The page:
I would have much preferred getting the vaccine through my doctor's office that has access to my medical history, especially given that I have had a severe allergic reaction that place me in the "caution" group.   That wasn't a possibility where I am several months ago.  I did get vaccinated at a pop-up clinic, but I knew a lot about the setting of the clinic-who was running it and the emergency precautions that were being taken.  I would not have been comfortable getting the vaccine in the setting in which DH did (a CVS in a small town with no hospital, no waiting area to check for reactions, etc.).

If I were having to make a decision of whether to vaccinate a child (which thankfully I am not in that position as my children are older), I do not think I would vaccinate without a discussion with their trusted pediatrician.

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9 minutes ago, Bootsie said:

I would have much preferred getting the vaccine through my doctor's office that has access to my medical history, especially given that I have had a severe allergic reaction that place me in the "caution" group.   That wasn't a possibility where I am several months ago.  I did get vaccinated at a pop-up clinic, but I knew a lot about the setting of the clinic-who was running it and the emergency precautions that were being taken.  I would not have been comfortable getting the vaccine in the setting in which DH did (a CVS in a small town with no hospital, no waiting area to check for reactions, etc.).

If I were having to make a decision of whether to vaccinate a child (which thankfully I am not in that position as my children are older), I do not think I would vaccinate without a discussion with their trusted pediatrician.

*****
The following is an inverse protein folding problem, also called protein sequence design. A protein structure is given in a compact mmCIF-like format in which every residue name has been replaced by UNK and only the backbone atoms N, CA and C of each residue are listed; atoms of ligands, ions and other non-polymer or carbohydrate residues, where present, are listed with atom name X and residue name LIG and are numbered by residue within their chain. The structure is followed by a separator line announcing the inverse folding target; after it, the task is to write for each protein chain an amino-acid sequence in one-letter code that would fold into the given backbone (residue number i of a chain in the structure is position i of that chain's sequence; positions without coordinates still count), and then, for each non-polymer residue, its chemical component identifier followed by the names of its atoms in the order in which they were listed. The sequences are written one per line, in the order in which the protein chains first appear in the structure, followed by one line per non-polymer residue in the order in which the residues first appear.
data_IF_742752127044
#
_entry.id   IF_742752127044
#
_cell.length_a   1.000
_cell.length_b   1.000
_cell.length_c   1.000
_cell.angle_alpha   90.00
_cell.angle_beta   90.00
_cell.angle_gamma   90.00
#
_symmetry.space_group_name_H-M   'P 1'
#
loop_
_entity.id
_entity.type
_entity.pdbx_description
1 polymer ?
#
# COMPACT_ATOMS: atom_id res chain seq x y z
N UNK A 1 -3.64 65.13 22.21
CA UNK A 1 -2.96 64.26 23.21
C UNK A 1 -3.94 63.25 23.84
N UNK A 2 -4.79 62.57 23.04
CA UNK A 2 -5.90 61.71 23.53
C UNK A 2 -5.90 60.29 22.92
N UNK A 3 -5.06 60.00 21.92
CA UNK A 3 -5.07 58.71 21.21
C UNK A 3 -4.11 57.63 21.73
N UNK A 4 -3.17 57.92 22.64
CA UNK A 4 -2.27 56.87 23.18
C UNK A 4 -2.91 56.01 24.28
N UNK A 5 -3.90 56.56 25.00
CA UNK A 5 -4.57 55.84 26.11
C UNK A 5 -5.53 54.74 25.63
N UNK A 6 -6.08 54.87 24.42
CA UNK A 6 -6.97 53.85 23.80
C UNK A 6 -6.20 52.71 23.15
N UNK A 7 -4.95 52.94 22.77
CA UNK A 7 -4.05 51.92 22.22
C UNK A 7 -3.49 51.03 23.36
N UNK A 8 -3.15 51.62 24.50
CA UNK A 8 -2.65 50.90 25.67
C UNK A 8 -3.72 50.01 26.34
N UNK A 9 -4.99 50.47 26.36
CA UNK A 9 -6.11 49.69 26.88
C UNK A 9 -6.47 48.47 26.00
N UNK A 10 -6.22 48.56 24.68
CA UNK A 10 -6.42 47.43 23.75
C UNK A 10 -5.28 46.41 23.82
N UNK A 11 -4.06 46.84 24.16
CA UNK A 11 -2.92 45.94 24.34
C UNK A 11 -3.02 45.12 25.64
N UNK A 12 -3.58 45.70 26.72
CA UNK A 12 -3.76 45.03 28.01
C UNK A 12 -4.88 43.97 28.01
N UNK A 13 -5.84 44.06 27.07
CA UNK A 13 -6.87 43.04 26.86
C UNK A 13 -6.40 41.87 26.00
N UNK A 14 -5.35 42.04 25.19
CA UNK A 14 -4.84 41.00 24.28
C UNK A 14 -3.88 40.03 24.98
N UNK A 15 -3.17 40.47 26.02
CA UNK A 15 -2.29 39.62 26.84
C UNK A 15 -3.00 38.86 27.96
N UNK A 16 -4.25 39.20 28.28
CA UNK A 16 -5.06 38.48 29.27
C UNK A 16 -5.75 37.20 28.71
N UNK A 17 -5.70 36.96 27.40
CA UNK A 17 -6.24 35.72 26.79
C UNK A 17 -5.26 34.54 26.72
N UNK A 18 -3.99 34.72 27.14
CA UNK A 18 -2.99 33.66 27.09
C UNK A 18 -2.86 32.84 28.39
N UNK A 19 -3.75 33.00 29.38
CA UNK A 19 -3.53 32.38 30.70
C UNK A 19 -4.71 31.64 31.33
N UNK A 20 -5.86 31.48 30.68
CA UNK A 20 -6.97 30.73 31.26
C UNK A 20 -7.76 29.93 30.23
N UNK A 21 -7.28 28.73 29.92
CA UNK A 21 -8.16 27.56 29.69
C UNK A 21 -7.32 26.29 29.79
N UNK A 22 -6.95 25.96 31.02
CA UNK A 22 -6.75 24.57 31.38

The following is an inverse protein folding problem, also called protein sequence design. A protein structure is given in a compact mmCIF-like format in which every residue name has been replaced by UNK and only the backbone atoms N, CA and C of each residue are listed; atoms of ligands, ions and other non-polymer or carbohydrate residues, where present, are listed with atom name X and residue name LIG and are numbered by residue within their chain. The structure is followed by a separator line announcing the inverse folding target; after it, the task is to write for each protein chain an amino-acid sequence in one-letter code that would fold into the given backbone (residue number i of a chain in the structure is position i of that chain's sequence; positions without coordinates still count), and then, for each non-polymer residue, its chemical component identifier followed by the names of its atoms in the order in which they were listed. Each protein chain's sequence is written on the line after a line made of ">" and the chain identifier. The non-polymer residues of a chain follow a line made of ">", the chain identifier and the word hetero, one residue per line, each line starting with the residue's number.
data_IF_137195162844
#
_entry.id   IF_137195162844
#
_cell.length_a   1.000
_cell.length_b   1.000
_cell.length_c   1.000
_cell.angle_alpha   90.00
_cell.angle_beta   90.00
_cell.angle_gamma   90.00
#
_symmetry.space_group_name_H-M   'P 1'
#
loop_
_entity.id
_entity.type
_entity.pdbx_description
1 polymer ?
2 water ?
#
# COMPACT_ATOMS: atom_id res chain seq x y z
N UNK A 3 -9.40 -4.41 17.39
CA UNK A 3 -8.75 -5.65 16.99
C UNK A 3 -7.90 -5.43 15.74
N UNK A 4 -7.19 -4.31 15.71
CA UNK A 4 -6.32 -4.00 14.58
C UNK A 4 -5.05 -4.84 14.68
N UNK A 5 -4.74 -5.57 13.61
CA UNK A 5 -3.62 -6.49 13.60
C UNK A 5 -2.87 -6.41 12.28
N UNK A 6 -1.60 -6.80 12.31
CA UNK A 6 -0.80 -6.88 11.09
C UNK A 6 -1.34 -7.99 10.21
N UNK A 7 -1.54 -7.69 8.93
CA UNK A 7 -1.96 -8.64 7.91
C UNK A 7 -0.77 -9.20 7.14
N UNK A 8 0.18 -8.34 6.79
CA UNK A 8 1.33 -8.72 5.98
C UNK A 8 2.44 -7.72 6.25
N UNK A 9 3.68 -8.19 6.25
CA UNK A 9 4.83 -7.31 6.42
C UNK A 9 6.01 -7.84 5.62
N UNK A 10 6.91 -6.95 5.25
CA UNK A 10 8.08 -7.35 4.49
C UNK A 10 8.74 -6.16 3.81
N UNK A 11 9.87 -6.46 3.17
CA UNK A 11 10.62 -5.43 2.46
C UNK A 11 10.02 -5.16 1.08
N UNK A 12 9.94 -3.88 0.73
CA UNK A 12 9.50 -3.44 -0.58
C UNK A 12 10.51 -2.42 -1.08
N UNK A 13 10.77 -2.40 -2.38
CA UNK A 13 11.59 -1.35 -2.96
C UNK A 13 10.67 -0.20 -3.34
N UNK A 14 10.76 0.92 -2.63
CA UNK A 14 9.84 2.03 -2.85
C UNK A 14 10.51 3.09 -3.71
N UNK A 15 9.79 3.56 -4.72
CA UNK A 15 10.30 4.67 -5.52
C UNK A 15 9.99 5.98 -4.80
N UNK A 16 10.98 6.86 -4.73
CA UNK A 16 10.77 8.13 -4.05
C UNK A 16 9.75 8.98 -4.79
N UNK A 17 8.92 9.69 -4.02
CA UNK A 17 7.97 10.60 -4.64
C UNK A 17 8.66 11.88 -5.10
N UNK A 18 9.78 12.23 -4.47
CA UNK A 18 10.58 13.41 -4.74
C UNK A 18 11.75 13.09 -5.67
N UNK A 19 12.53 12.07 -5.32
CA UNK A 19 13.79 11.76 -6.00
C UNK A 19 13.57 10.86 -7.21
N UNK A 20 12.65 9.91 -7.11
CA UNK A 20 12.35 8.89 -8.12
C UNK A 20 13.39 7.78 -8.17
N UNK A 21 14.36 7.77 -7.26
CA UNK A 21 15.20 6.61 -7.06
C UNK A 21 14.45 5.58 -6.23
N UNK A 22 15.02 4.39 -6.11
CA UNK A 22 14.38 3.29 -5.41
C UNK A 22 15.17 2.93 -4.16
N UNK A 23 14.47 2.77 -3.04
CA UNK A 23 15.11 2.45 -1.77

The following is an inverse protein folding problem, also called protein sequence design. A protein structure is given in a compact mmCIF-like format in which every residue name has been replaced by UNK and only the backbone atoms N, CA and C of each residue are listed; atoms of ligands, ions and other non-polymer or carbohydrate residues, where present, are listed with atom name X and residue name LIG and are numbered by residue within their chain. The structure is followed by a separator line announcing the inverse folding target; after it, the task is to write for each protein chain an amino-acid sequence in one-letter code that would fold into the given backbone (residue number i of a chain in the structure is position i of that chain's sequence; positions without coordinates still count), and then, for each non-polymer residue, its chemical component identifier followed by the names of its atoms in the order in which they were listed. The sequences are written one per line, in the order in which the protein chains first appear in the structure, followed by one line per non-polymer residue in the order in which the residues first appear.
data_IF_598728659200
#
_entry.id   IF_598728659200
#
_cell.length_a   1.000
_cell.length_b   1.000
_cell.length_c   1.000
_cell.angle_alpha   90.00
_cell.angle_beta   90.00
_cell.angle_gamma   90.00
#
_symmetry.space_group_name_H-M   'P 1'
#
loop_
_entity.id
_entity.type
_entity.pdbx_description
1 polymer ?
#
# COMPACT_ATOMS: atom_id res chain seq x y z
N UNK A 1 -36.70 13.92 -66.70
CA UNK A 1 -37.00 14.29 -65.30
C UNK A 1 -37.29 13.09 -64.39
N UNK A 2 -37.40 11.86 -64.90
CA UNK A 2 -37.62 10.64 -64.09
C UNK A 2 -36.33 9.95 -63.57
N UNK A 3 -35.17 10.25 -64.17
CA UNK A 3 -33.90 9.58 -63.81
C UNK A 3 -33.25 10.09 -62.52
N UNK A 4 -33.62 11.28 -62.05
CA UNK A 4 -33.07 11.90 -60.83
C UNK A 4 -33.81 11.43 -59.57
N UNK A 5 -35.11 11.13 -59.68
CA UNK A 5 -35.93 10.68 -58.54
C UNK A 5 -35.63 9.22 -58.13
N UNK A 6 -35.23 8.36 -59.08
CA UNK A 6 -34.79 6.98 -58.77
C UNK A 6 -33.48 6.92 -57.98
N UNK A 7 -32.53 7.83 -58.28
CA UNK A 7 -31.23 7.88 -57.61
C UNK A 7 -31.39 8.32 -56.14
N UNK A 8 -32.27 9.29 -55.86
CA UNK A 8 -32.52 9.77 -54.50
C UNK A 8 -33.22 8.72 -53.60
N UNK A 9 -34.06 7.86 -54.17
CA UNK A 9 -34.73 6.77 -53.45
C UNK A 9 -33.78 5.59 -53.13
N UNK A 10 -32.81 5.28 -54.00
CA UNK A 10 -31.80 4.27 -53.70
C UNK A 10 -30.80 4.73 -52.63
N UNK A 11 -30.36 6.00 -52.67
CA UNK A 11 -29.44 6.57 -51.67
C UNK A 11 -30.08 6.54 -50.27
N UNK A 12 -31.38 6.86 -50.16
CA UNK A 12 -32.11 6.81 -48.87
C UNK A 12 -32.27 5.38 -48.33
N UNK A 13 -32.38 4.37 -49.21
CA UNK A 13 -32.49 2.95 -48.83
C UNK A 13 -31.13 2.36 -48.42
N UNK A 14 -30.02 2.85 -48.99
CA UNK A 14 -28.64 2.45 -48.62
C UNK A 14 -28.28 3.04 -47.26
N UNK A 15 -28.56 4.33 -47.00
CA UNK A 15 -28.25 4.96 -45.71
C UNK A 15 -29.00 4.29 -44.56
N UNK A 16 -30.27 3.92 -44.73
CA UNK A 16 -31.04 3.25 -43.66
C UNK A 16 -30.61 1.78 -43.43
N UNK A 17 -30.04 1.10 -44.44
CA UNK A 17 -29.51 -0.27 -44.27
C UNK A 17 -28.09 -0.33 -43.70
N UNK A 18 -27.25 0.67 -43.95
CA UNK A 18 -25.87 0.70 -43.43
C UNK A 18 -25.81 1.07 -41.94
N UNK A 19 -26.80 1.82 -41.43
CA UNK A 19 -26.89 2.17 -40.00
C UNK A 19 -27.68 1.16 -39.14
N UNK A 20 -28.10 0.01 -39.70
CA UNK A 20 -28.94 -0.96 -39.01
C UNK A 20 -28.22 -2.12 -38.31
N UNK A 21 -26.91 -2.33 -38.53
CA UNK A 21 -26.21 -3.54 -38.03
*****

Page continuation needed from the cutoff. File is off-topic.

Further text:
I was able to get vaccinated through my doctor's office (technically down the hall).  But they had access to my records and I felt that they were best equipped to help me if I had a medical emergency.  (I am immunocompromised and have gone through vaccine trials in the past to make sure that I wouldn't have a reaction so I knew that they had good protocol in place.) 

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29 minutes ago, frogger said:

As someone with 6 parents who all adore Trump I really can't see them as a group.

One has a doctorate and understands safety data fine. She does not believe that the vaccine is unsafe. Her husband chose to get it only to make travel easier. She is stubborn and ticked off for how overreaching the gov't was and the businesses it destroyed etc. She knows her chances of dying from it are very very small and I don't think much will change her mind. 

One set of parents are simply misinformed. They have no real education in analyzing the constant lies they are fed. The step mom is more open to learning but just got too much exposure to a ex sister in law who is a front line health care worker but also susceptible to conspiracies by nature. They want to make sure things are safe first. Out of all of them, I'd think there is the most possibility of changing step moms mind but with real info not gimmicks. Dad will just follow along with what she says for health stuff.

 

In laws are deep in Q-Anon quackery. It feels like there is no hope for them. They run on pure adrenaline and anger. 

Trump voters are not one big group just as Biden voters are not one big group.

I do wish our nation could become less tribal.

My conservative family is very mixed also on mask/vax.  None are Q-anon as far as I know.  Many are vaccinated - including some who were among the first takers.  Some are declining because they believe that for them, personally, the vax is more risky (and they may be objectively right).  Some are anti because they are extremely offended by the government overreach.  Some have had Covid (mild cases only).  Of those, some went on to get vaxed, and others, not so far.  As hard as it may be to believe, people are individuals with their own reasons for doing or not doing things.

I've also seen liberal groups that have mixed vax uptake.  Most of them are in the "too early" camp, but some have said they don't trust the vax because Trump pushed it into existence.